A) 'Hard research' describes scientific and objective research, where math, figures, statistics, evidence and proven facts are absolutely critical. Hard research expectations apply to anything that is scientific, medical, or legal, or when the topic is going to result in lofty philosophical claims, organizational policy, or have large-scale political impact. In hard research, the credibility of every resource must be able to withstand intense scrutiny.
Examples of hard research topics:
- Is income tax illegal in the USA?
- The BP oil spill is going to cause cancer in Mississippi residents within 5 years.
- Chronic back pain can be treated by a combination of anti-inflammatories, caffeine, and fish oil.
- Duct tape can cure warts.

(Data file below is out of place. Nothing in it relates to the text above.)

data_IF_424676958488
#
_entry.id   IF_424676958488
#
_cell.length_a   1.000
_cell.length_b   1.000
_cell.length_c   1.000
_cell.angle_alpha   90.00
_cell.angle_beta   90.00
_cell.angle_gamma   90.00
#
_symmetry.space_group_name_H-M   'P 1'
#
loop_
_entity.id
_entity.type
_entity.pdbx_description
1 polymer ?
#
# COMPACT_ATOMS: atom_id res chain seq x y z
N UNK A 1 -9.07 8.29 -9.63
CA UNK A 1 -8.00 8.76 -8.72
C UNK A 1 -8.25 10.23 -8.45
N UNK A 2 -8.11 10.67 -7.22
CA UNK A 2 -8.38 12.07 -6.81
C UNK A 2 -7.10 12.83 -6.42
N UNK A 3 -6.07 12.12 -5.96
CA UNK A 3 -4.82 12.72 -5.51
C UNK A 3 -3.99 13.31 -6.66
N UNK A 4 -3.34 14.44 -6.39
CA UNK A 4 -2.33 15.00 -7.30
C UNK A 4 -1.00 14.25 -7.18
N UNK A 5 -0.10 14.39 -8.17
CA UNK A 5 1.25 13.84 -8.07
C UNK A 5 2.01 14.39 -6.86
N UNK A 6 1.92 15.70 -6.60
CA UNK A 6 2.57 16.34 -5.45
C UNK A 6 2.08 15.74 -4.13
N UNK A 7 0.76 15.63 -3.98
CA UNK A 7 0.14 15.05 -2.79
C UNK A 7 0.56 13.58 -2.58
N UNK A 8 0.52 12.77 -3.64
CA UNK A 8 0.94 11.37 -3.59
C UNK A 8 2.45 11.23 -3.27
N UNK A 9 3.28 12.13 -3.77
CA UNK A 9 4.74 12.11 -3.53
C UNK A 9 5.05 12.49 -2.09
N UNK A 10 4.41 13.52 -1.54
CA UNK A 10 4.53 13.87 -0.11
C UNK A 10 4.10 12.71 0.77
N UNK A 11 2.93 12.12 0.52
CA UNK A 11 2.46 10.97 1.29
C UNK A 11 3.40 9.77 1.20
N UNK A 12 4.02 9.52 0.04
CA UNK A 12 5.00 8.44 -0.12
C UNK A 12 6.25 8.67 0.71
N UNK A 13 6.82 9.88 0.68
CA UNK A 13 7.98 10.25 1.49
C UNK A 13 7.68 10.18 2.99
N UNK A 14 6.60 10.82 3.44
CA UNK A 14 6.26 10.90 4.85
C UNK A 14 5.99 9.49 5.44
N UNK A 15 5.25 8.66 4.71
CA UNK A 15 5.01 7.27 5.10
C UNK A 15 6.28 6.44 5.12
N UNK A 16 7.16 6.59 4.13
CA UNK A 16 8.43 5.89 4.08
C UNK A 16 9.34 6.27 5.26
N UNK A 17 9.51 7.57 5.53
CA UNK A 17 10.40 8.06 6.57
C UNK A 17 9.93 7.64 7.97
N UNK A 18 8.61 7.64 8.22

B) 'Soft research' describes topics that are more subjective, cultural, and opinion-based. Soft research depends less on facts and evidence and more on the presentation skill of the researcher. Soft research sources will be less scrutinized by the readers.
Examples of soft research topics:
- Android phones are better than Apple iPhones.
- Flickr is the best free photo gallery online.
- Why the Episcopalian Church is more youth-friendly than the Catholic Church.
- Savannah cats make good housepets.
- The best high definition TV set is the Sharp Aquos.
C) Combined soft and hard research requires the most work, because this hybrid topic broadens your search requirements. Not only do you need to find hard facts and figures, but you will need to debate against very strong opinions to make your case. Politics and international economy topics are the biggest examples of hybrid research.
Examples of hybrid soft-and-hard research topics:
- The Tea Party Movement will save America from financial ruin.
- The European economy will collapse by 2017.
- Israel purposely attacked the Gaza flotilla without provocation.
- The CERN hadron collider will eventually create a black hole that will destroy Switzerland.
(Back to the student guide, How to Research on the Internet)